Remember, if the dealer who did the oil change just shrugs this off as, "I'm sure no damage was done", then call Toyota corporate and get them involved. Little or no oil can ruin an engine just driving it a short while.

Good luck.

Mike

Cyndrix
10-16-2004, 02:22 AM
Thanks, Mike.

I had actually called the dealer who did the oil change, and they said just to bring the car by whenever it was convenient, not stressing any urgency.

I took it to a nearby dealer today, after calling them and asking them what to do. They said just drive it in, which I did, and they would check it.

Turns out, it was very low on oil. They said it was due to a loose oil plug that caused the oil to leak out. Personally, I question the validity of this, I think the other dealer just forgot to put enough oil in when they did the change, because I park in the same place every day and I've never seen any oil spots under the car.

Anyway, they took out the oil pan and inspected the engine and said that no harm had been done (no metal particles in the oil). I also had them write down the situation and the procedures they performed on the bottom of the receipt, which they did. So I have the recepit stating the engine was inspected and no damage was found and the original receipt from the dealer who did the oil change in the first place, which I think will be sufficient if any litigation is necessary down the road, which I doubt.

I suppose the lesson here is, always check your dipstick after having an oil change. Sad state of affairs, because I always knew this. I'm no car expert, but I do know to examine under the hood after all servicing just to look for anything that is grossly out of place (missing oil cap, etc.) I just took for granted that an actual Toyota dealer wouldn't make such a negligent mistake, but I guess it can happen to anyone.

Thanks all for the advice on this.

Mike Gerber
10-16-2004, 02:32 AM
Cyndrix,

How low did they say it was? 2 quarts? 3 quarts?

I would still call Toyota corporate in California at 800-331-4331 and speak to customer service and express your concern over this. At least then you will be on record with them too.

Mike

Bossman
10-17-2004, 02:36 AM
Cyndrix,
Glad to hear everything worked out for you. You're so right about checking under the hood after a service. I did exactly that not too long ago with my other car (not a Toyota) and found a screwdriver in the engine bay. A screwdriver has to be used to remove the engine cover so obviously the mechanic left his there. The service writer was very red-faced when I returned it to him. All of us learn from experiences like this, don't we? :redface:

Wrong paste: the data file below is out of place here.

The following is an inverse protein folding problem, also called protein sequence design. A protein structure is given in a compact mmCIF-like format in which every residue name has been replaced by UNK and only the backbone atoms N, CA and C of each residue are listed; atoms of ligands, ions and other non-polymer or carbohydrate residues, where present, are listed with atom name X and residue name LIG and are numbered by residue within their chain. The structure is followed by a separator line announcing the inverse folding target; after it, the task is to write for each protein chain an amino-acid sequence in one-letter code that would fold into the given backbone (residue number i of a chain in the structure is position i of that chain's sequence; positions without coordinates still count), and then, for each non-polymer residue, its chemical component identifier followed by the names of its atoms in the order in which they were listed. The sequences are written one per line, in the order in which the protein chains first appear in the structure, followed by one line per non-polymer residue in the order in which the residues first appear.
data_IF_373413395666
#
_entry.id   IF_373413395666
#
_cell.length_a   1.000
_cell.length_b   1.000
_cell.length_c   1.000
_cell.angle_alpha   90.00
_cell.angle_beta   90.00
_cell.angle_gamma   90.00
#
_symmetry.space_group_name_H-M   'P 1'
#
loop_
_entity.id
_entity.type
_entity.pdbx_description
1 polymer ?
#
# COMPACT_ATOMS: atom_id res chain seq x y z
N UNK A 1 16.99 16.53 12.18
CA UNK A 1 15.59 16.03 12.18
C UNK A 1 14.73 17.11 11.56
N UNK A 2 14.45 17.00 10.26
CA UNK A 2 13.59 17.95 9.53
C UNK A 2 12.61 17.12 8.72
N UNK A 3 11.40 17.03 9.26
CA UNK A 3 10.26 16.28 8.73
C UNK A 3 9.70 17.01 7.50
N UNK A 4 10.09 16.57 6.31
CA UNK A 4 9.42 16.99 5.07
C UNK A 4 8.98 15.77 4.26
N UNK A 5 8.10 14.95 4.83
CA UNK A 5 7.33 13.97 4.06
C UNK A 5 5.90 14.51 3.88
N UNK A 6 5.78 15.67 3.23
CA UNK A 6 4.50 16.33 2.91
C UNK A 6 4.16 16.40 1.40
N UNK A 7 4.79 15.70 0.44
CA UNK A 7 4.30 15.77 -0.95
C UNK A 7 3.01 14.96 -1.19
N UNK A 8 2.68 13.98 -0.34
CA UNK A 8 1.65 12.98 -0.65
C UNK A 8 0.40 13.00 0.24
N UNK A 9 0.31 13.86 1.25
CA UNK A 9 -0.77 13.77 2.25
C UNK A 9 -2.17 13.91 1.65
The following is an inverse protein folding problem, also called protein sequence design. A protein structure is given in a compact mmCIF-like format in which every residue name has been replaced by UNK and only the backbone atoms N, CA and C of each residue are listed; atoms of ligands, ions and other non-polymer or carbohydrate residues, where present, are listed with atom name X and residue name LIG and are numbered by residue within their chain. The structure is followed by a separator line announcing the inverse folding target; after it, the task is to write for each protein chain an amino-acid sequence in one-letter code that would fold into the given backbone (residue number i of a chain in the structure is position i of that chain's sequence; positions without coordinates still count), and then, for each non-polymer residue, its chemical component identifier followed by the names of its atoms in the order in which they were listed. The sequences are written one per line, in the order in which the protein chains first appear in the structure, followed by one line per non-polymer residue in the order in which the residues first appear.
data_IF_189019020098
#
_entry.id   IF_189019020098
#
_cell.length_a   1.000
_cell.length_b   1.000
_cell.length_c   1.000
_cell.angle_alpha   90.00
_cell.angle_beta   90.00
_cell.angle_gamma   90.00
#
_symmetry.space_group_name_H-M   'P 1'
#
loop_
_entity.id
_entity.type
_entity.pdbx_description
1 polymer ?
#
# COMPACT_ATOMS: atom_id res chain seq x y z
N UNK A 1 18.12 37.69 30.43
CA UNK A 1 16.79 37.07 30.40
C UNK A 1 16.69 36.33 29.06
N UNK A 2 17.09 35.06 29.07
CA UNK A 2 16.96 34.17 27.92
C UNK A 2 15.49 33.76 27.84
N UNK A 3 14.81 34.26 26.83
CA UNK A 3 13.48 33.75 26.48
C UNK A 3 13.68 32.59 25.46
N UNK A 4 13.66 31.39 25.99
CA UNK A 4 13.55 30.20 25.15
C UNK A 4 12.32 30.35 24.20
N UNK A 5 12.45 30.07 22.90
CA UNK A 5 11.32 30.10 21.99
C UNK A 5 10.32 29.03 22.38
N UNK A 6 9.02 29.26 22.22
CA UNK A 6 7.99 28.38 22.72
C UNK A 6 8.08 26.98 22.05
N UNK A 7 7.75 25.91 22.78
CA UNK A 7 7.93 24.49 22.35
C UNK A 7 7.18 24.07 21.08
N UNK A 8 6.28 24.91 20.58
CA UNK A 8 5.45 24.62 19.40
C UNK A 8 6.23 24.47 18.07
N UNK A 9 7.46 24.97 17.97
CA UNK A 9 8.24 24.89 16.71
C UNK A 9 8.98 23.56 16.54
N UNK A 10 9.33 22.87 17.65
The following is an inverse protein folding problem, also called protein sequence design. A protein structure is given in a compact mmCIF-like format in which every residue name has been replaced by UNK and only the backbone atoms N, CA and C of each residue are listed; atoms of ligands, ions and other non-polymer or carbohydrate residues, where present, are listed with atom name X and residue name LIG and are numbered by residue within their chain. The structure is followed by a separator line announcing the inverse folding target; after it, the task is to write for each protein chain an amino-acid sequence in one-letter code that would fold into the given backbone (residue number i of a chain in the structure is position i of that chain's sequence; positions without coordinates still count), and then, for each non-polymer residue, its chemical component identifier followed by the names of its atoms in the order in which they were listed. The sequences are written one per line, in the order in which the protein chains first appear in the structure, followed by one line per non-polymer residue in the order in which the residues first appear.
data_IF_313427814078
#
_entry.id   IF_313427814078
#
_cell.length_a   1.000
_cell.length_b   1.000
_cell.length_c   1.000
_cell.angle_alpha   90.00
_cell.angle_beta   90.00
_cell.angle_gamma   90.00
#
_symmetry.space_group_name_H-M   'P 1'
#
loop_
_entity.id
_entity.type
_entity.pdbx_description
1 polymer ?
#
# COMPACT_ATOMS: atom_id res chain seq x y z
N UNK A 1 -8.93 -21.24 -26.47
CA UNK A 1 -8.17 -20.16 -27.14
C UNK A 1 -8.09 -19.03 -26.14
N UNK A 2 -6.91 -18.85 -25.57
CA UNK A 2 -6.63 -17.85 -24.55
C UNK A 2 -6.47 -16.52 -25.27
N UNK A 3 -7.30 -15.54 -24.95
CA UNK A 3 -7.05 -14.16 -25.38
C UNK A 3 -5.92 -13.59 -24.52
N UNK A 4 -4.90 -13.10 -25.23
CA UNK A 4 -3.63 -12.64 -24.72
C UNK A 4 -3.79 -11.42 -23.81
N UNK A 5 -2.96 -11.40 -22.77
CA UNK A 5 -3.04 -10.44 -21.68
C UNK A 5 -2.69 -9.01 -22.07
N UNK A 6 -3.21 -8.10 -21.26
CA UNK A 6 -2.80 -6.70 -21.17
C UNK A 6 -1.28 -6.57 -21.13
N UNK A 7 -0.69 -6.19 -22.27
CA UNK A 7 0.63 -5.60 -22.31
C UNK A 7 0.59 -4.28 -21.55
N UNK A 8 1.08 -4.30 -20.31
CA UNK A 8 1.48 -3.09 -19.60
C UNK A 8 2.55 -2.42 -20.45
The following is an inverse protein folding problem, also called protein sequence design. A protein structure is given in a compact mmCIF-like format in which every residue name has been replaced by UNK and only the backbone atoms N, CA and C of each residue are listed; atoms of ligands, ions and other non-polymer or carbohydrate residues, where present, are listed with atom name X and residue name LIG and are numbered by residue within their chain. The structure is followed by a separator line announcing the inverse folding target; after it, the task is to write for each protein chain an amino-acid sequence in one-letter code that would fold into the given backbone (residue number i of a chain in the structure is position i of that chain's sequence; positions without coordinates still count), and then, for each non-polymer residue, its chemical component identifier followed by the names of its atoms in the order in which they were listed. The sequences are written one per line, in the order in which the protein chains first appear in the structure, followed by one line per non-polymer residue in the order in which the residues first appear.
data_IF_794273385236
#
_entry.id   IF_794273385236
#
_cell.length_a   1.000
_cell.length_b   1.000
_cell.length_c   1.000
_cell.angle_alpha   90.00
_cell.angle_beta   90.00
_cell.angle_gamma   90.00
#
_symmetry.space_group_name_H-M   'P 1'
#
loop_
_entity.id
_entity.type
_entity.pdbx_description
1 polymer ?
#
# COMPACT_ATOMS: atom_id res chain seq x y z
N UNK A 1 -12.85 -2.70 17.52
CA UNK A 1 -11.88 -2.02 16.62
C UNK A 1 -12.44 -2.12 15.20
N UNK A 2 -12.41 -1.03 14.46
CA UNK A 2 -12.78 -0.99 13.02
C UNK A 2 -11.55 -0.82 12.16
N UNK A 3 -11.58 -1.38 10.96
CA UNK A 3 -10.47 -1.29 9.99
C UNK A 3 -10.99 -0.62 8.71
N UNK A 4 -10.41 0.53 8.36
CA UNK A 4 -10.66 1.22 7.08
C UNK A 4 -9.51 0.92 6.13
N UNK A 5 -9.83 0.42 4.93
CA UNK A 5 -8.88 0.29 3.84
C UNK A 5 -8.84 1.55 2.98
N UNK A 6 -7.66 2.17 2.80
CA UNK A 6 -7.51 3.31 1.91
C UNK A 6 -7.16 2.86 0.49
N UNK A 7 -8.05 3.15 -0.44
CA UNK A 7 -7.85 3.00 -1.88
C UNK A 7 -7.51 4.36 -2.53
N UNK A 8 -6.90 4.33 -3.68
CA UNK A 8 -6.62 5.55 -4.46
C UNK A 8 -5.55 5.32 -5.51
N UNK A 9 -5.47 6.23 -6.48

don24mac
10-17-2004, 07:00 AM
A good way to check the condition of the internal components of the engine for any adverse wear is to have the oil tested next time it needs to be changed. It's simple, and they can tell you a lot about the condition inside an engine.

I've just started use this company, but they seem to come highly recommended. Go to the site, and click on the link to get a free test kit. Then at the next oil change, (or just before you take it in for one) take some of the oil from your crankcase and send it in. Explain to them why you're testing the oil. The testing itself costs $20.00.

http://www.blackstone-labs.com/

Cyndrix
10-17-2004, 12:19 PM
Wow, Don24, that's great!!!! I'm going to do that. I suppose that it's also a good idea just to let Toyota know what has happened.

I'm sorry, Mike, they never told me exactly how low the oil was and I never thought to ask. They just said "very low." I think they like to keep it in generic terms so you don't have anything definite.

They did say that if it were a normal car, since I didn't hear any knocking or anything, they probably would have just put more oil in it and sent me on my way and told me to bring it back if there are any problems. But since it's a brand new car and I was persistent, they checked the engine for me....well, at least gave me lip service on checking it, I'm not sure how much you really know from dropping the oil pan and looking for metal fragments. To me, though, it's not worth losing sleep over as I have 53,000 more miles left on the engine warranty.